Political Intelligence



It sounds like the beginning of a bad haiku, and maybe it should be: bad poetry for bad public policy. Every ten years or so each state agency must appear before the Sunset Commission (four state reps, four senators, and two public members) to defend its policies, procedures, and reason for existence. This year the T.N.R.C.C. (a/k/a “Trainwreck”) must defend its ten-year record of protecting the public health and the state’s air, soil, and water. Most people would rather defend O.J. Simpson again.

It hasn’t been a good twelve years for the environment in Texas, and more often than not, the T.N.R.C.C. has been part of the problem. Voluntary permits for grandfathered polluters. The Sierra Blanca radioactive waste dump debacle. Toxic waste incineration. And who could forget the “Call First” surprise inspection policy for polluting facilities?

Don’t bet on the Commission throwing too many bombs at the June 20-21 public hearing in Austin. The Commission has already issued its report, which recommends continued use of voluntary compliance and “regulatory flexibility” to enforce state and federal environmental laws. Yet out of more than 900,000 annual tons of grandfathered pollution (from exempted older facilities), the Governor’s voluntary permitting program has produced a reduction of 3 percent (17,878 tons annually) in the twenty-nine months since the program began. The Commission has recommended two major reforms that environmental activists have been seeking for years. One is to make the agency’s Office of Public Interest Counsel a truly independent body. OPIC’s attorneys currently answer to the same executive director and commissioners whose decisions they are called upon to challenge. Second, the Commission recommends that the executive director no longer actively support the industry side in the contested permit hearing process, a practice that understandably causes citizens battling polluters to question the agency’s impartiality. Expect industry groups to fight those recommendations and related legislation next session.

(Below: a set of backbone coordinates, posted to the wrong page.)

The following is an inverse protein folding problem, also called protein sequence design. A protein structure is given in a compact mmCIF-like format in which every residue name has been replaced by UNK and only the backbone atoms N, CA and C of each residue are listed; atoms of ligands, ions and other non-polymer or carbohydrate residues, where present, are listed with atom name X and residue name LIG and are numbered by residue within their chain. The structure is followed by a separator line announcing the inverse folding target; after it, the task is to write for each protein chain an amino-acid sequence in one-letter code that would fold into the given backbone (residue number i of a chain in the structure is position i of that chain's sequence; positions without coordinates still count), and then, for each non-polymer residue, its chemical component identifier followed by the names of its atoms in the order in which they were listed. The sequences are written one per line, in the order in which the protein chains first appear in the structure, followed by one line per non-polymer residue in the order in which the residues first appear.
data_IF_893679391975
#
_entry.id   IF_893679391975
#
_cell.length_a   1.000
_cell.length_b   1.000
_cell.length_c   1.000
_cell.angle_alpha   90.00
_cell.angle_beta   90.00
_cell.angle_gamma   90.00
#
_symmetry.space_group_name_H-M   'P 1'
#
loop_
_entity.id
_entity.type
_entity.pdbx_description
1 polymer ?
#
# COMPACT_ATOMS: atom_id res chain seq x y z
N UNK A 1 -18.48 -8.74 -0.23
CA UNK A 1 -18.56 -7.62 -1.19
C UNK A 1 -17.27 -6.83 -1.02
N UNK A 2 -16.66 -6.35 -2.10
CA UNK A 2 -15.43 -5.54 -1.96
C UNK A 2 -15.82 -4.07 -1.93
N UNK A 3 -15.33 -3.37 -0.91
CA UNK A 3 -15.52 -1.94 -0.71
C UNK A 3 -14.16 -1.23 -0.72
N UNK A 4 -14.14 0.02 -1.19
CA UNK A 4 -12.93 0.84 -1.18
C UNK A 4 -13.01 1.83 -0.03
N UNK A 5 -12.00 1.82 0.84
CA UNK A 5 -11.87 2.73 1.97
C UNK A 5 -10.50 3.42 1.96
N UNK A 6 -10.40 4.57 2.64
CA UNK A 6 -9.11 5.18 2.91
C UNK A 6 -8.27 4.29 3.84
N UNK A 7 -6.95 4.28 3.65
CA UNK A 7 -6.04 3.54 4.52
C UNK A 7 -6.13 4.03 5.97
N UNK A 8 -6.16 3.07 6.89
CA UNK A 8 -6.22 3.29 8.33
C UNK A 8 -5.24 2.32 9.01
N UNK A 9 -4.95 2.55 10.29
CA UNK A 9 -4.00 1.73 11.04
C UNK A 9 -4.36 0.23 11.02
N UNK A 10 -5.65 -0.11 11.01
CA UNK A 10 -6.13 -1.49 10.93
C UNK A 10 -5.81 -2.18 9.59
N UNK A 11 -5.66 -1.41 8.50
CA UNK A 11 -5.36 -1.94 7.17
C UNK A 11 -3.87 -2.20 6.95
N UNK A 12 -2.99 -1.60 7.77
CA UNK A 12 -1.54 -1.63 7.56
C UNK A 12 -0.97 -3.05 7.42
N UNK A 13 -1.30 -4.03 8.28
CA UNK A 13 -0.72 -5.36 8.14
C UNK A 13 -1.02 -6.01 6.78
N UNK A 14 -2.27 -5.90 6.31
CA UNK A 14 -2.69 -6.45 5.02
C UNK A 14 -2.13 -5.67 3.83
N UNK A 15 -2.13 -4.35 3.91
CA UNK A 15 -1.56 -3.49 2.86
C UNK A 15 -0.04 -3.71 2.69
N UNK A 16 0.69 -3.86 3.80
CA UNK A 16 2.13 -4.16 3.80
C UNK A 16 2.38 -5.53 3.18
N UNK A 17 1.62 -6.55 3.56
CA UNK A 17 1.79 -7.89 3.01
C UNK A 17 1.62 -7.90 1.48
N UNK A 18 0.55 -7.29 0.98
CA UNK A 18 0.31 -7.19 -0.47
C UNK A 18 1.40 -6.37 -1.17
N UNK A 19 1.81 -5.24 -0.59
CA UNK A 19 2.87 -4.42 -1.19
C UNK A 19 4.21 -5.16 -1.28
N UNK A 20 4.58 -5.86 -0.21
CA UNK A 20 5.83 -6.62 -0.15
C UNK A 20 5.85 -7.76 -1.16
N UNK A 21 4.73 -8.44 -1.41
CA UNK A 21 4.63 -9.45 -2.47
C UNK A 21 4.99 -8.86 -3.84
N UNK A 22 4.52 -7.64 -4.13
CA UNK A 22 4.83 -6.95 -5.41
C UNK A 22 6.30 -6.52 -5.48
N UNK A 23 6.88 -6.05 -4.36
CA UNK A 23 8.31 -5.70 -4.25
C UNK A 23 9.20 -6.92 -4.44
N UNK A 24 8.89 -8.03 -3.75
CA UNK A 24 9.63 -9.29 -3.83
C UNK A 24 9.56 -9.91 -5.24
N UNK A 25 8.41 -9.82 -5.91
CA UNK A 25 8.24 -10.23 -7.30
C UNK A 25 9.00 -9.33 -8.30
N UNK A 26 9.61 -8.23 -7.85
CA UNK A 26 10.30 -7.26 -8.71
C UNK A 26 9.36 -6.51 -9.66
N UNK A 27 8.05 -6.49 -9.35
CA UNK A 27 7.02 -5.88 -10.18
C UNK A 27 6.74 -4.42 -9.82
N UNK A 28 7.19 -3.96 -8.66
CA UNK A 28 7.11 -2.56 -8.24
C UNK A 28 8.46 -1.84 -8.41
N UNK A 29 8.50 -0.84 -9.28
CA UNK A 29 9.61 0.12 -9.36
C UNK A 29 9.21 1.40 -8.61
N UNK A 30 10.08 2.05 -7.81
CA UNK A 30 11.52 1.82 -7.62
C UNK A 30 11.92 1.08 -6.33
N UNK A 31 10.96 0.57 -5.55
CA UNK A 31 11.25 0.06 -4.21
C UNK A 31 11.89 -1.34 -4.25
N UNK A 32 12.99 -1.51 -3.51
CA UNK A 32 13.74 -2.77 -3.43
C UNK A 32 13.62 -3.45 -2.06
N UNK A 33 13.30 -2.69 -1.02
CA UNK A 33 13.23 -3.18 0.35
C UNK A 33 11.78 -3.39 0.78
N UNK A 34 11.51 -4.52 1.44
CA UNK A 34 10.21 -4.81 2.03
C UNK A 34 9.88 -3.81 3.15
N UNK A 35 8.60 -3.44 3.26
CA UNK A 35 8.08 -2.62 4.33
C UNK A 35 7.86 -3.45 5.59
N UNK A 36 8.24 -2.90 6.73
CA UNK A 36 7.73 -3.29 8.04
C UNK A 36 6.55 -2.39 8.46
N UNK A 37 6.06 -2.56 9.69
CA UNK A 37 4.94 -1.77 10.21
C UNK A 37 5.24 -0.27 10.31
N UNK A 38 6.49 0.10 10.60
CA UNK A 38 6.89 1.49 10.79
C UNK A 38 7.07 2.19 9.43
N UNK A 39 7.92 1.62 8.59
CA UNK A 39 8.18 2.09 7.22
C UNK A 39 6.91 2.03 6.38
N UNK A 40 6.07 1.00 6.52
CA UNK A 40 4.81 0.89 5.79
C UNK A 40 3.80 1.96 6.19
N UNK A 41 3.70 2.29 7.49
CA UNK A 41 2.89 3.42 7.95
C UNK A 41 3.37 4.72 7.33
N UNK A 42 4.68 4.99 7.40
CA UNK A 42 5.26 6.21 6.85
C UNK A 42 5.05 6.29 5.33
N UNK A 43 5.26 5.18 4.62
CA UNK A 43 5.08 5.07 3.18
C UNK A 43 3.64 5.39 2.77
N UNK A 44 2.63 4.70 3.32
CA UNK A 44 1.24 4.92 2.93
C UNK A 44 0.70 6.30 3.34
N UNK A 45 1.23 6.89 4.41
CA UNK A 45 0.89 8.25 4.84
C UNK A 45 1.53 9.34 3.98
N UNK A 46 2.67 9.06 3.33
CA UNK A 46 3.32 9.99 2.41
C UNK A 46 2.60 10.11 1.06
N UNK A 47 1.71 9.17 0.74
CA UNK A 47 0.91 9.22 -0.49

Environmental activists would like to see a much more comprehensive overhaul of the agency, beginning with a redefined mission statement that emphasizes protecting public health and the environment and removes entirely the current reference to promoting economic development. Fifteen environmental and public interest groups have formed a working group to raise awareness about the upcoming hearing, and to pressure Commission staff and legislators to use the review process to redirect the agency. “The staff sees polluters as their clients … not the people,” said Erin Rogers, Texas Director of Public Employees for Environmental Responsibility. Rogers has toured the state filming citizens as they tell their war stories about battling polluters and the T.N.R.C.C. A rally will be held at noon on the south steps of the Capitol Wednesday, June 21. For more information, visit www.texascenter.org/sunset; e-mail [email protected]; or call the Sierra Club: (512) 477-1729.


Pressured to call a special session to address the crisis in prison guard pay, training, and retention, Governor Bush announced a compromise plan last month. Bush, with Lieutenant Governor Rick Perry and House Speaker Pete Laney, agreed to an emergency pay raise for correctional officers. AFSCME, which represents most C.O.s in the state, is claiming victory, but the raise (up to $1,656 per year, depending on experience) still leaves Texas officers about $6,000 short of the national average of $34,000 a year. It’s not likely to placate the veteran officers for long. Legislators have promised that raising officer pay will be high on the agenda next session, though they have also begun hinting at another round of prison construction in Texas, so officers may be competing with beds for funding.